Why follow-through is overrated

trying to look perfect

This month’s Life Experiment has been a total bust. Except that it’s also been a total success. Let me explain.

As some readers will recall, I began this month with the idea that I would take at least one photograph each day. I was interested in how this would shift the way I moved through the world and also viewed it as an opportunity to learn to use a recently acquired but languishing digital camera.

All of this made sense in theory. In practice? Not so much. Here’s how it played out.

At the end of a harried Day 1, I snapped a hasty photo with my iPhone. (Better than nothing, I told myself.)

Day 2, same thing.

By Day 3 or 4, I’d forgotten about it. Ditto the days that followed. Until at some point over the next week I realized that this wasn’t happening.

My first reaction was to get stressed out over my follow-through failure. What was I going to write this month? What would I say to you readers?

But the more I thought about it, the more I saw another possibility.  After all, this was billed as an experiment. No, it hadn’t gone off as planned, but that was entirely different from saying that it had been a total loss. I decided—as an experiment—to adopt a different perspective, to detach the experience from the goal and ask what it had to teach me.

Here’s what I found:

1. I need to reconnect with my core purpose.

When I embarked on monthly Life Experiments at the start of 2012, my goal wasn’t to create yet another to-do list. Rather it was to explore how changing one thing in my life might lead to other unexpected shifts. Over time, I’ve started to lose track of this, and my “experiments” have come to feel more and more like 30-day Challenges. Be more productive! Just do it!  That wasn’t what I’d been aiming for, but it’s where I ended up. Time for some reflection and retuning.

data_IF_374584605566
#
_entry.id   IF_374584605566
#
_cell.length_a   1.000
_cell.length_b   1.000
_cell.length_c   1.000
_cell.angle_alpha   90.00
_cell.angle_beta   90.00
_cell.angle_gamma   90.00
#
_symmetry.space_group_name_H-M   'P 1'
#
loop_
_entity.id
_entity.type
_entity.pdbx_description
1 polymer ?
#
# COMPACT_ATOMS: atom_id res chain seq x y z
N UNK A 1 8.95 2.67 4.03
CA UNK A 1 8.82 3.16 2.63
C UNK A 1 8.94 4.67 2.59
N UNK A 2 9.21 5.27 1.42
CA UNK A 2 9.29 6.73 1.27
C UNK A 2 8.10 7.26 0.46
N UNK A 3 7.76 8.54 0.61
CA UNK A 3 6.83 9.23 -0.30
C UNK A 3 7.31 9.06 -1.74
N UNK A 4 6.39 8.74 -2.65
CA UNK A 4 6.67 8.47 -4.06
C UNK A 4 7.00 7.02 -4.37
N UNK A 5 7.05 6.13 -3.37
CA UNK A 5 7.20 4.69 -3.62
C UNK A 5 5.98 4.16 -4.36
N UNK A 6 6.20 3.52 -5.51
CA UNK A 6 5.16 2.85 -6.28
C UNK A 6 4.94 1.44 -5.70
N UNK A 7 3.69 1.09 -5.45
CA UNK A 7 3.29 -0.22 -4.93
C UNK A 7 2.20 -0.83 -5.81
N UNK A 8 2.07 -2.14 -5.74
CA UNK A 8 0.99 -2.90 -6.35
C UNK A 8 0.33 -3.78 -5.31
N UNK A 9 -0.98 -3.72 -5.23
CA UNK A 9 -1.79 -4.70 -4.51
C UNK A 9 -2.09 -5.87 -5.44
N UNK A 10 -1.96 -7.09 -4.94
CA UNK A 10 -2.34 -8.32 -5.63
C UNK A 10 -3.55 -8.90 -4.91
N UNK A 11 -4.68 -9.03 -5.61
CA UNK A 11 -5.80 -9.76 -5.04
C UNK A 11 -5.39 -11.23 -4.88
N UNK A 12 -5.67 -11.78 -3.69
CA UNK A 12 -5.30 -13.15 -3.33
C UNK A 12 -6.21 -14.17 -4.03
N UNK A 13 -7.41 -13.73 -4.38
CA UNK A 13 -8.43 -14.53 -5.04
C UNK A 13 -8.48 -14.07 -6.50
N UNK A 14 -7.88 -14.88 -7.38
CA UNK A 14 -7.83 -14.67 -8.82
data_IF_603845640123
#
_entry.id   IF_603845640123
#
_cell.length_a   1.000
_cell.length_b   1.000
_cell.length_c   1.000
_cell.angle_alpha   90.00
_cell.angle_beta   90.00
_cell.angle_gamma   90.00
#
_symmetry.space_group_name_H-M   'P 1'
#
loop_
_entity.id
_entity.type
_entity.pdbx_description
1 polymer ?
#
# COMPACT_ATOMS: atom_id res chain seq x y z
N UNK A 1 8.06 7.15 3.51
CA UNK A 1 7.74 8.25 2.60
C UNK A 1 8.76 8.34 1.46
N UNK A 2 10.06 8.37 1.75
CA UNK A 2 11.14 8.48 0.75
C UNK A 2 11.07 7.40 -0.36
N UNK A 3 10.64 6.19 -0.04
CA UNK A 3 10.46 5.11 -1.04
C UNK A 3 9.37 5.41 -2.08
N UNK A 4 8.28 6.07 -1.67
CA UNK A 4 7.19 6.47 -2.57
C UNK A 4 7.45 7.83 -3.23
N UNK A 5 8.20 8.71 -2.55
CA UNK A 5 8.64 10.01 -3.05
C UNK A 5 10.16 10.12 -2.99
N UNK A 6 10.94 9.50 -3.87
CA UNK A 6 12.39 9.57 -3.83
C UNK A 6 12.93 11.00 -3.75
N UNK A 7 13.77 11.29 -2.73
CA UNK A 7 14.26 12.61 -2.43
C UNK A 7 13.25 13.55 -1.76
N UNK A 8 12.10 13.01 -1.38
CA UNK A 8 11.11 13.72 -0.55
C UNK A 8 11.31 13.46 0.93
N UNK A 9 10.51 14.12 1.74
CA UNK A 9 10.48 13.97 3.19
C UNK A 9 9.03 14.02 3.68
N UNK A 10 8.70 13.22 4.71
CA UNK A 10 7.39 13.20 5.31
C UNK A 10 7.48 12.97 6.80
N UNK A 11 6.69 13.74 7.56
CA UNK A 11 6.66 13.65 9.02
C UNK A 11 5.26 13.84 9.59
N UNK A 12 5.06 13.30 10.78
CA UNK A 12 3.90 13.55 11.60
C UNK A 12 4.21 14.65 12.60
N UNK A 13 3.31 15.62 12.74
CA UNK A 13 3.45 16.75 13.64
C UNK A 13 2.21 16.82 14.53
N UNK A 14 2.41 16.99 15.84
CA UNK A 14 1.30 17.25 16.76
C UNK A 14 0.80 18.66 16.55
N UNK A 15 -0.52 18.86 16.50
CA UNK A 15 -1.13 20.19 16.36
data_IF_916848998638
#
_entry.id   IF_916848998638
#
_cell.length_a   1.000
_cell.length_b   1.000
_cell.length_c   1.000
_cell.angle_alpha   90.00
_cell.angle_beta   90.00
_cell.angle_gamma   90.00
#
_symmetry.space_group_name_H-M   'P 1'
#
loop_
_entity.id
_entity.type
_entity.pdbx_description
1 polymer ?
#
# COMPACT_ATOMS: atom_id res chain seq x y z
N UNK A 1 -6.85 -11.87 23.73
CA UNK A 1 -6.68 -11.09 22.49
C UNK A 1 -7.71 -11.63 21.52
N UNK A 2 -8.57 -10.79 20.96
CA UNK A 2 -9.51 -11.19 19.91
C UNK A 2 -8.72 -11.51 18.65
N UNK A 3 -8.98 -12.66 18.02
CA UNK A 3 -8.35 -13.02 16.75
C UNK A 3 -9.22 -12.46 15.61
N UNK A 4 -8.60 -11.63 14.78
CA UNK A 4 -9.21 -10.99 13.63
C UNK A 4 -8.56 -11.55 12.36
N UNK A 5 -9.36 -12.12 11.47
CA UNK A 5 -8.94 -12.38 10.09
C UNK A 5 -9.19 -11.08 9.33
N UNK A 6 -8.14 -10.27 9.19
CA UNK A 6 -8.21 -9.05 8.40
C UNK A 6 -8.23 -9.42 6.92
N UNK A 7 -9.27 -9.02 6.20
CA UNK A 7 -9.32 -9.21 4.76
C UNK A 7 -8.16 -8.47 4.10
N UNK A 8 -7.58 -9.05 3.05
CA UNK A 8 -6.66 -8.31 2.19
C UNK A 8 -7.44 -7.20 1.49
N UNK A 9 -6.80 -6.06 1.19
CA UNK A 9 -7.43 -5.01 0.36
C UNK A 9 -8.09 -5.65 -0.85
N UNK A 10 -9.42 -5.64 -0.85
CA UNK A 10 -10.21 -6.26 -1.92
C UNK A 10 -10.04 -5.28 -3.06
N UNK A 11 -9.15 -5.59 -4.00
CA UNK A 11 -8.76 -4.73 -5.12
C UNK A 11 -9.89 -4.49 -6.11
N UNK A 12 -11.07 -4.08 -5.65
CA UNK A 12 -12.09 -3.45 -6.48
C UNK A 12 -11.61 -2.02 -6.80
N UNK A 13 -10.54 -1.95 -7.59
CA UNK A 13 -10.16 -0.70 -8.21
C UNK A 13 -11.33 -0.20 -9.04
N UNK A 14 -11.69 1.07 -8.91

2. I need to do less, not more.

The reason I wasn’t taking photos was very simple. I’m really really busy!  Over the past six months, I’ve gone from struggling to fill my days with meaningful activities to a jam-packed schedule, with freelance deadlines, workshop facilitating, friends, exercise, and life maintenance all vying for time. This is in many ways a good thing, but it also has its own challenges, which I need to find ways to address. (Also: I need to take time to appreciate how far I’ve come!)

3.  I need to do more to infuse my life with playfulness.

I recently wrote about an ah hah recognition that I need more playfulness in my life. During my time in Plan B Nation, I’ve taken a lot of pride in my ability to simply carry on, to put one foot in front of the other during hard and uncertain times. There have been days—and not a few—when simply getting out of bed felt like a real accomplishment. It seemed like enough that I could say, in the words of 12-step programs everywhere, that I’d managed to “take the next right action.”

But I’ve come to see that, while this approach can be helpful in times of crisis, it’s not (for me) the best approach to life over the long haul. Over the long haul, I want to be happy, not simply to endure. Getting things done is certainly part of a happy life, but it’s far from sufficient.

Language plays a big role here: The more I think about this issue, the more aware I am of how the words I use shape the quality of my daily experience. Tool kit. Task List. Marching orders. This is the language of command and control. This is the language that, all too often, I use when I talk to myself (when issuing marching orders).

It doesn’t have to be this way.